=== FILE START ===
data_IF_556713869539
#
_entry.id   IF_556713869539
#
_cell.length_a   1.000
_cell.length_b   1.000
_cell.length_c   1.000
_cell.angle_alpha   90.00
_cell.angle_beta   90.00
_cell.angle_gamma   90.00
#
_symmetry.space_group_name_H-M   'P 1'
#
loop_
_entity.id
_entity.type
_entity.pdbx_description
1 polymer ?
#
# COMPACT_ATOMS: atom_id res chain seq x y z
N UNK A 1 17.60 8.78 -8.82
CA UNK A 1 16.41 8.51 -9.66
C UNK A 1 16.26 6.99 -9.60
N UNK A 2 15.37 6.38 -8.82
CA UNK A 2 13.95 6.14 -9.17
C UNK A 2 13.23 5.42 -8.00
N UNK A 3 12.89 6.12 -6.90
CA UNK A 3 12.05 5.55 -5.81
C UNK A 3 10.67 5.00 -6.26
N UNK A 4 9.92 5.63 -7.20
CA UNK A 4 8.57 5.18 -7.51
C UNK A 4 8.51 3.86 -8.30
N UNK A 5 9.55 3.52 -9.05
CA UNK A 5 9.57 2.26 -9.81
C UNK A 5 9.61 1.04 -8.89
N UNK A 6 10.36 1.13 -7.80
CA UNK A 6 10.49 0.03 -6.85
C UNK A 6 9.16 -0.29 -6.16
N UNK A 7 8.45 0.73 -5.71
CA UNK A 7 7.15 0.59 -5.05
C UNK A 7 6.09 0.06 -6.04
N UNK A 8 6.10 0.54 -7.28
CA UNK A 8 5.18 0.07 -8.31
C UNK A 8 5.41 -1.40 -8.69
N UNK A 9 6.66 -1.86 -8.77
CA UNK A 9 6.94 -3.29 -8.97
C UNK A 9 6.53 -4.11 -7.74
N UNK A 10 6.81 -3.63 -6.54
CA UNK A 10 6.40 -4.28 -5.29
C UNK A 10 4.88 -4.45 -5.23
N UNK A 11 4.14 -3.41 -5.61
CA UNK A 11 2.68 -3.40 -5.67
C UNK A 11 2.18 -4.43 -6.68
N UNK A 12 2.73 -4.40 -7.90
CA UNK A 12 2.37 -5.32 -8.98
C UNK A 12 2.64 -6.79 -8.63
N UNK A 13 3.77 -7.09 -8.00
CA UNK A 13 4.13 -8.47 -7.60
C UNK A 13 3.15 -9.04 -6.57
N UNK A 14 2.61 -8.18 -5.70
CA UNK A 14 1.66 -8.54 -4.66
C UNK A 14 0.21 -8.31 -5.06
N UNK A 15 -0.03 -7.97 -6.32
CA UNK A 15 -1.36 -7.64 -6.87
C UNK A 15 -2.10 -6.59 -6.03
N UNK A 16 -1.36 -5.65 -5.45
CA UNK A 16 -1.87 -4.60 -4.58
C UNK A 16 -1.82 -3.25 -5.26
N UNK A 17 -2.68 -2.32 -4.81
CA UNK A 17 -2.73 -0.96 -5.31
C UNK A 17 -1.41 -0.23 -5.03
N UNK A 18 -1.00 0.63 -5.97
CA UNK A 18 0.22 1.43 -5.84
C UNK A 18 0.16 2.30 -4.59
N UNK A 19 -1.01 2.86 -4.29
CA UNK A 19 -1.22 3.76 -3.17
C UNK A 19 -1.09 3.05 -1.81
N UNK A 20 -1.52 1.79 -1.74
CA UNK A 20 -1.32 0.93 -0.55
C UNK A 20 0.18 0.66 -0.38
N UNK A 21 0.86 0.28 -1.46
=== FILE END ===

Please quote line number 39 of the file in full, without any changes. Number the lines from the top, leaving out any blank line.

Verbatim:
N UNK A 7 8.45 0.73 -5.71